Similarly, Josephus might have left out this minor miracle, choosing instead to focus on other aspects of the events. Absence of evidence is not evidence of absence, particularly where there is a good accounting for the why of the absence of evidence.

Furthermore, the Succot connection further demonstrates this point of absence of evidence. It is mentioned in II Maccabees, and while some scholars suggest some parts were composed later, I believe the general assumption is that the Succot connection is contemporary (certainly by those who attempt to supplant the cruse of oil). Yet I Maccabees omits it. And Josephus omits it. If this is such an important aspect of Chanukka, then how could these contemporary sources have omitted it. Has II Maccabees not survived and the gemara made such a connection, people might have been leveling similar charges as they do regarding the cruse of oil! And II Maccabees contains miraculous stories, another reason to dismiss it. And II Maccabees was redacted centuries after!

Also, there is room to say that the cruse of oil reason coexisted with other reasons. This certainly appears to be the approach of the Hebrew Scholion to the Tannaitic (early 1st century, about 150 years after Judah Maccabee) Megillat Taanit. (The Hebrew Scholion is dated to much later by many scholars, even to post-Talmudic times.) That account gives separate accounts of the miracle (the cruse of oil), the reason for eight days (that is how long it took to purify), and the lighting (that is what the Chasmonaim did when they entered with seven metal rods). Other sources stress other aspects besides the cruse of oil. Thus the early geonic midrash Pesikta Rabbati mentions other aspects.

Also, that it is mentioned in the gemara does not mean that it dates to Ravina/Rav Ashi. Rather, at the latest, it dates then, but might be much earlier. We might argue that it is explicitly Tannaitic by noting that the gemara introduced it as "Mai Chanukka deTno Rabbanan," and noting that the brayta is Megillat Taanit, which contains all this material. However, we can (rightly) reject it by noting that there is an Aramaic and Hebrew component, and scholars date the Aramaic Mishna to early first century and the Hebrew Scholion to even post-Talmudic times. Thus, the Tno Rabbanan could (and I would say should) be read as a citation of Megillat Taanit. What is this Chanukka that we learnt in a brayta that 8 days, starting from 25 Kislev, one may not fast nor eulogize thereon? Because... Then the gemara itself or some other source -- we do not know from what time, gives the explanation. The miracle of oil. The Hebrew Scholion to Megillat Taanit would be then citing this explanation.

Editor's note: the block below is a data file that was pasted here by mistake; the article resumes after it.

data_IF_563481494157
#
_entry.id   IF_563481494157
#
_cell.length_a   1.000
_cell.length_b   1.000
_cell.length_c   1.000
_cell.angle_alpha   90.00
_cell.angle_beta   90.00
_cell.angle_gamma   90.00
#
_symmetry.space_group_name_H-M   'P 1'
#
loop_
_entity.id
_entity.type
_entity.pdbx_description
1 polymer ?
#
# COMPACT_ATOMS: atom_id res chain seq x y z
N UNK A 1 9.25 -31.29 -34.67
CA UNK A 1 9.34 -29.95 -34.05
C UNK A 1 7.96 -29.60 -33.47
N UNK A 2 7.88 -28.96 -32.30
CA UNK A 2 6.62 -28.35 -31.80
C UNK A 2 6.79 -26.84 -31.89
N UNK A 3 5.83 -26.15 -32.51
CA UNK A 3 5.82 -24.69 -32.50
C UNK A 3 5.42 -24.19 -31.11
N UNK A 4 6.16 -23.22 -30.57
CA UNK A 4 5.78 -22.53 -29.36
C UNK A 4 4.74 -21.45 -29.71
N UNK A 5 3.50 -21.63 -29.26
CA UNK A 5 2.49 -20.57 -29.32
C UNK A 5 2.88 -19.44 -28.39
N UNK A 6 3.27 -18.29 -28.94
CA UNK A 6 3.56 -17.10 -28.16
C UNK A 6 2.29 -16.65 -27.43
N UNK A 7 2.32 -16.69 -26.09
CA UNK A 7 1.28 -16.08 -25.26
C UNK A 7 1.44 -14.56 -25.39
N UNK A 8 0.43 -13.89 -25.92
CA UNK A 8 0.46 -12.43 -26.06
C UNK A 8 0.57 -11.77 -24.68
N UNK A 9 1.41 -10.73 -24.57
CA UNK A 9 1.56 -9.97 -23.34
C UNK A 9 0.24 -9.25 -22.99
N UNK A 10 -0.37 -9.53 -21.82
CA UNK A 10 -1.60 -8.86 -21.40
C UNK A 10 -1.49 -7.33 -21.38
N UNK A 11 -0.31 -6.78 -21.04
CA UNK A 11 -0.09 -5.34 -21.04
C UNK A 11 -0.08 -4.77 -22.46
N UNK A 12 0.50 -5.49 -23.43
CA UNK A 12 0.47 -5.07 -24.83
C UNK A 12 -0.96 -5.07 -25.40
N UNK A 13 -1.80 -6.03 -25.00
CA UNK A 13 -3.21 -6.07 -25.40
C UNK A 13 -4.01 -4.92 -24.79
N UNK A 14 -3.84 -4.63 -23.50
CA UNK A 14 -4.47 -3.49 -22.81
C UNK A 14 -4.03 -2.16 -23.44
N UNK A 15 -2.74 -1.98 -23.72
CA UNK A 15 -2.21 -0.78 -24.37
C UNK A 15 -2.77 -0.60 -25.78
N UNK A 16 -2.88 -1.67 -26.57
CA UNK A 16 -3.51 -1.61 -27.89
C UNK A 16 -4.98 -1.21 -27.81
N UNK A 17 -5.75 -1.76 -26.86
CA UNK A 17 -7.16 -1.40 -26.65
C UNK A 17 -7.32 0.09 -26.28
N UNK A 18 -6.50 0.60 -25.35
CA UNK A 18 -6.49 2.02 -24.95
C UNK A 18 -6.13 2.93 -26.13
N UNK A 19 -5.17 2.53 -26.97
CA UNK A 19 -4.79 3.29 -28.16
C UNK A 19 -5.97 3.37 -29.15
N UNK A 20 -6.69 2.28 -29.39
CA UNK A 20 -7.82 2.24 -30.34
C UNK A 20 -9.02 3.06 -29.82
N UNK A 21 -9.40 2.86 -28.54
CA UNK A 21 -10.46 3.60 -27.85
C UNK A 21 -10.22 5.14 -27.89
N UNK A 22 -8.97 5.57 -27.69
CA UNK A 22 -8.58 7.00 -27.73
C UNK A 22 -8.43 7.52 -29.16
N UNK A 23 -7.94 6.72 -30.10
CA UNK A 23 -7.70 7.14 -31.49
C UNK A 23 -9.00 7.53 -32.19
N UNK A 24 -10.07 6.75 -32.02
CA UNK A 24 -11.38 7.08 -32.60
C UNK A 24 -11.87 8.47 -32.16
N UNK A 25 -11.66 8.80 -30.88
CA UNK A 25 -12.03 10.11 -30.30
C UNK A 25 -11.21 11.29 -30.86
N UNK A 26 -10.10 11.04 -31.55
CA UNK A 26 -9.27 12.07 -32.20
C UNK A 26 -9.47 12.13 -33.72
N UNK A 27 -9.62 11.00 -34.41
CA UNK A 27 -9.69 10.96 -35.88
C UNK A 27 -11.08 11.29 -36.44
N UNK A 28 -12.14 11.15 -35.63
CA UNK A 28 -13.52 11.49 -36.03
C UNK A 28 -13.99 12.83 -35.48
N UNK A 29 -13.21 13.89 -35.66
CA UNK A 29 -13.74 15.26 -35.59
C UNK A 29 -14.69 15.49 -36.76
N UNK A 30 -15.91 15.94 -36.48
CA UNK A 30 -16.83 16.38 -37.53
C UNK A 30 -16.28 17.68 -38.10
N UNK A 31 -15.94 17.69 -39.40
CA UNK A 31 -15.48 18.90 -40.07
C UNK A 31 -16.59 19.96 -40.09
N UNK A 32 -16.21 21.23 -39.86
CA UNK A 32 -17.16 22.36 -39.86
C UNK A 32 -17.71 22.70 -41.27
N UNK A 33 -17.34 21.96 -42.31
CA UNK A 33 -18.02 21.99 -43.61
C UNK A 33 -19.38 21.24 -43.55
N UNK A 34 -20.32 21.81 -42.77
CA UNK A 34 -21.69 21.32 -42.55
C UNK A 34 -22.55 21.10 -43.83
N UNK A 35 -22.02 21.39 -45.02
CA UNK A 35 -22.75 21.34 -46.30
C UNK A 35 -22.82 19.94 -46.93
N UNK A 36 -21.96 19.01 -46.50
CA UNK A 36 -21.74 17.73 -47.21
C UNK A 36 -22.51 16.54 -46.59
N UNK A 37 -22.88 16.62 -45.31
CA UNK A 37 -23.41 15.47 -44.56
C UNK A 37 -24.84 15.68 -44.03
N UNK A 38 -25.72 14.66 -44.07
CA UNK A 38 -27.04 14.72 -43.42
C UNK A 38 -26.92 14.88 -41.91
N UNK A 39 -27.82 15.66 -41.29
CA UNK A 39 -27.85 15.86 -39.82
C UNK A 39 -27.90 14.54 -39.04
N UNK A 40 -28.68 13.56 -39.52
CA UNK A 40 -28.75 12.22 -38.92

There is also the existence of Megillat Antiochus, which mentions the cruse of oil, which has a disputed composition date, but which a few argue is contemporary. 'Nuff said about Megillat Antiochus.

The following point is important: I would also note that this account of nes Chanukka may well be considered aggada. There are different types of aggada in Talmud. Some is historical and some is metaphorical. If it was intended historically, we can begin to enter into the whole question of whether Chazal were absolutely accurate in their history, or wished to be. Some might heartily endorse this proposition, and some would consider blasphemous, or at the least, insulting. This is something that can be considered and discussed, but I would sidestep all of this and consider that as aggada, it might well have been intended metaphorically.

That is:
The Chashmonaim prevailed over the Greeks (militarily and spiritually) and when they entered the Temple, they found that all the oil had been rendered impure by the Syrian Greeks (just as haskafically, the vast majority of Jews had been Hellenized and rendered impure). Yet they found one cruse of oil (themselves) which had not been rendered impure (by Hellenic influence) marked with the Kohen Gadol's seal (for they were Mattityahu ben Yochanan Kohen Gadol, and his sons). This was only enough to last for one day (for they were so few against so many) yet it lasted eight days (enough for military and spiritual victory).

Thus, this can all be read as a metaphor, accurately accounting for exactly what we say in Al HaNissim.